New details are emerging on the reason a national forensics board suspended the D.C. crime lab’s accreditation to conduct forensic testing, with the board saying it has “credible evidence” the lab deliberately concealed information and engaged in fraudulent behavior.
WTOP obtained a copy of the April 2 letter from the ANSI National Accreditation Board (ANAB) to D.C. Department of Forensic Sciences Director Jenifer Smith describing the reason for the suspension.
The letter makes clear the suspension is directly linked to allegations outlined in court documents by a team of experts retained by federal prosecutors and the D.C. attorney general’s office to probe the lab’s Firearms Examination Unit after the discovery of a faulty ballistics analysis.
Referring to that report, which was filed in D.C. Superior Court last month and first reported by WTOP, the letter stated: “ANAB has received credible evidence that the D.C. Department of Forensic Sciences, Forensic Science Laboratory Division, has deliberately concealed information from the ANAB assessment team, violated accreditation requirements, engaged in misrepresentations and fraudulent behavior, and engaged in conduct that brings ANAB into disrepute.”
The letter was signed by Pamela Sale, vice president of forensics at ANAB, which inspects forensic labs and scores of other organizations around the world.
ANAB, which had re-accredited the lab last October, had previously declined to discuss the reason for the suspension, citing the organization’s confidentiality agreements with its customers.
The suspension, which was first reported over the weekend, applies to a wide range of forensic science testing, including the analysis of DNA, firearms and fingerprint evidence.
D.C. Deputy Mayor for Public Safety and Justice Chris Geldart told WTOP in a statement that DFS would appeal the suspension. In the meantime, the city said it would contract private and federal labs to handle the department’s casework.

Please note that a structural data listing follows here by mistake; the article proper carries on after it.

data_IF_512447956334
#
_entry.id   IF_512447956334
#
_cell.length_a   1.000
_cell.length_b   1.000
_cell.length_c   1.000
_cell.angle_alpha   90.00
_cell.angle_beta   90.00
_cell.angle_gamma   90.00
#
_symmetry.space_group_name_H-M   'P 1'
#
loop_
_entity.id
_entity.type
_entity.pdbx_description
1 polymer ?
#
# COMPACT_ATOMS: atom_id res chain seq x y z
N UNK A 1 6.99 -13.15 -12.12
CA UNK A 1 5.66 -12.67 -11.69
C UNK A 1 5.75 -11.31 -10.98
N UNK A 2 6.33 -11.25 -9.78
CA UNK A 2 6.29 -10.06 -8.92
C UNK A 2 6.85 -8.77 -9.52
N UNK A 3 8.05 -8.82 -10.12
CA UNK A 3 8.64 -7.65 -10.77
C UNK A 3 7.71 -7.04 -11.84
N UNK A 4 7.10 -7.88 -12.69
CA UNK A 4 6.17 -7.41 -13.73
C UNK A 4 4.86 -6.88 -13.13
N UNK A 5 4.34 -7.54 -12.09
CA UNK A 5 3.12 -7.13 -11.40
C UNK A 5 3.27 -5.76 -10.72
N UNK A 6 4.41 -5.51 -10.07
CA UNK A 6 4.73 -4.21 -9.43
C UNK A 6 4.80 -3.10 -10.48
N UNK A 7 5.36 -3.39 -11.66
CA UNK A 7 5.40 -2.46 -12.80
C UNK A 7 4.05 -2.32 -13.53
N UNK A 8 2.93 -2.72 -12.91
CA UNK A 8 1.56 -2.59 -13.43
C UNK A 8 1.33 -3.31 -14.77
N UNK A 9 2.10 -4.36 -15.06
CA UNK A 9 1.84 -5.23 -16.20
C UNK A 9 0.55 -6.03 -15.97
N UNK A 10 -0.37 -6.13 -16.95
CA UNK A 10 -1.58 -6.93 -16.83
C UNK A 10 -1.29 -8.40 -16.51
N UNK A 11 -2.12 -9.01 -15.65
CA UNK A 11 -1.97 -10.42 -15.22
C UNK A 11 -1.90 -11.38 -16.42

The letter from ANAB also makes clear that while the suspension is temporary, the board is already “initiating the process” for withdrawing the lab’s accreditation entirely.
“Typically, suspension is a temporary restriction put in place until the laboratory conforms with the responsibilities and obligations of an accredited laboratory,” the ANAB letter stated. “Under the current circumstances, suspension is a temporary measure pending formal withdrawal.”
DFS has 30 days from the date of the letter to appeal the suspension. The appeal triggers an investigation and then a nonpublic hearing by members of an ANAB panel who will resolve the matter by a majority vote.
The suspension of the lab’s accreditation is uncommon and it’s unclear what will happen if DFS loses its appeal as well as how its substantial caseload of forensic testing would be handled.
Under the D.C. legislation creating DFS as an independent agency, the lab is required to be accredited.
D.C. Mayor Muriel Bowser said at a news conference Monday her administration would be “fully defending” the lab’s practices but that she wanted a full investigation into the issues raised.
Federal prosecutors and the D.C. attorney general’s office retained a team of three experts last spring to look into the lab’s firearms unit following the discovery of a series of errors that led to the lab erroneously linking cartridge casings from two 2015 killings to the same gun.
In that case, the team’s report alleges that once the lab was made aware of the error, examiners who were assigned to take another look at the evidence were pressured into issuing a finding of “inconclusive” even though an initial review by a lab supervisor had concluded the shell casings were not fired by the same gun.
The experts said their review turned up “very serious” concerns about lab management.
A motion to dismiss the indictments in both of those killings — filed by attorneys for Joseph Brown and Rondell McLeod, the two men charged in the killings — is still pending. During a hearing Tuesday, D.C. Superior Court Judge Milton C. Lee set a hearing for June 2 to hear arguments and to rule on the matter.
In an interview with WTOP last fall, Smith, the DFS director, defended the lab, stressing its independence from federal prosecutors as one of the few crime labs in the U.S. not formally affiliated with law enforcement. At the time, she also pointed to the lab’s accredited status.
The ANAB letter required DFS to notify customers and stakeholders — including D.C. police, the U.S. Attorney’s Office, the attorney general’s office and the Public Defender Service — within seven days.